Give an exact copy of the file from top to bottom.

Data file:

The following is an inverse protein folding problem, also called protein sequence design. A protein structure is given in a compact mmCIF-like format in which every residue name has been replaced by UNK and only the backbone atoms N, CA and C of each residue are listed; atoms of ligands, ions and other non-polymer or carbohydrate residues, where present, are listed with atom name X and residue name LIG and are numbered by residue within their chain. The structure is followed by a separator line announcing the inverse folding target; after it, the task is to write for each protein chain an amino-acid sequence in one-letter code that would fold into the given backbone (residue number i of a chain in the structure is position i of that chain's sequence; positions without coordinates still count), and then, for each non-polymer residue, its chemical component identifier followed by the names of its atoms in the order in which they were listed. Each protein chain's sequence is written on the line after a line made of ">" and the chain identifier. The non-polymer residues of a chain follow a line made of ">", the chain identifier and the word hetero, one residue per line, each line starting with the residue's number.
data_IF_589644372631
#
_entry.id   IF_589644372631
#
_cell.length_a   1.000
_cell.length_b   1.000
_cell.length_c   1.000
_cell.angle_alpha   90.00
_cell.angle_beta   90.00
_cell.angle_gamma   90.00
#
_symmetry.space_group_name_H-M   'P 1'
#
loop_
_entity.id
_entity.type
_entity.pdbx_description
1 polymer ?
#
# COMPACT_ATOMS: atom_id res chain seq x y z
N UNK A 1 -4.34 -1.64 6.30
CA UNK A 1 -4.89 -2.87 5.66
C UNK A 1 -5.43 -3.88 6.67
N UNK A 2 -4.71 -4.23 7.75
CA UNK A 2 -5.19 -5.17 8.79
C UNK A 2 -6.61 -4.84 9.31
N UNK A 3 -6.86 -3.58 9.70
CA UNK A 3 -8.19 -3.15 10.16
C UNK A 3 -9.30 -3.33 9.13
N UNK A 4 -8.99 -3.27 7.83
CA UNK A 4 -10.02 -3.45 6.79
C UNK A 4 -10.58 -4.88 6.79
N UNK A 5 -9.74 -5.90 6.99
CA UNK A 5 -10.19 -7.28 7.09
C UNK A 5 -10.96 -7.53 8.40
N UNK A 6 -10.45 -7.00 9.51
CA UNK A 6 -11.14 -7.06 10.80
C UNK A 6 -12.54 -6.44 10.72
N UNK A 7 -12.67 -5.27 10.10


The following is an inverse protein folding problem, also called protein sequence design. A protein structure is given in a compact mmCIF-like format in which every residue name has been replaced by UNK and only the backbone atoms N, CA and C of each residue are listed; atoms of ligands, ions and other non-polymer or carbohydrate residues, where present, are listed with atom name X and residue name LIG and are numbered by residue within their chain. The structure is followed by a separator line announcing the inverse folding target; after it, the task is to write for each protein chain an amino-acid sequence in one-letter code that would fold into the given backbone (residue number i of a chain in the structure is position i of that chain's sequence; positions without coordinates still count), and then, for each non-polymer residue, its chemical component identifier followed by the names of its atoms in the order in which they were listed. Each protein chain's sequence is written on the line after a line made of ">" and the chain identifier. The non-polymer residues of a chain follow a line made of ">", the chain identifier and the word hetero, one residue per line, each line starting with the residue's number.
data_IF_589644372631
#
_entry.id   IF_589644372631
#
_cell.length_a   1.000
_cell.length_b   1.000
_cell.length_c   1.000
_cell.angle_alpha   90.00
_cell.angle_beta   90.00
_cell.angle_gamma   90.00
#
_symmetry.space_group_name_H-M   'P 1'
#
loop_
_entity.id
_entity.type
_entity.pdbx_description
1 polymer ?
#
# COMPACT_ATOMS: atom_id res chain seq x y z
N UNK A 1 -4.34 -1.64 6.30
CA UNK A 1 -4.89 -2.87 5.66
C UNK A 1 -5.43 -3.88 6.67
N UNK A 2 -4.71 -4.23 7.75
CA UNK A 2 -5.19 -5.17 8.79
C UNK A 2 -6.61 -4.84 9.31
N UNK A 3 -6.86 -3.58 9.70
CA UNK A 3 -8.19 -3.15 10.16
C UNK A 3 -9.30 -3.33 9.13
N UNK A 4 -8.99 -3.27 7.83
CA UNK A 4 -10.02 -3.45 6.79
C UNK A 4 -10.58 -4.88 6.79
N UNK A 5 -9.74 -5.90 6.99
CA UNK A 5 -10.19 -7.28 7.09
C UNK A 5 -10.96 -7.53 8.40
N UNK A 6 -10.45 -7.00 9.51
CA UNK A 6 -11.14 -7.06 10.80
C UNK A 6 -12.54 -6.44 10.72
N UNK A 7 -12.67 -5.27 10.10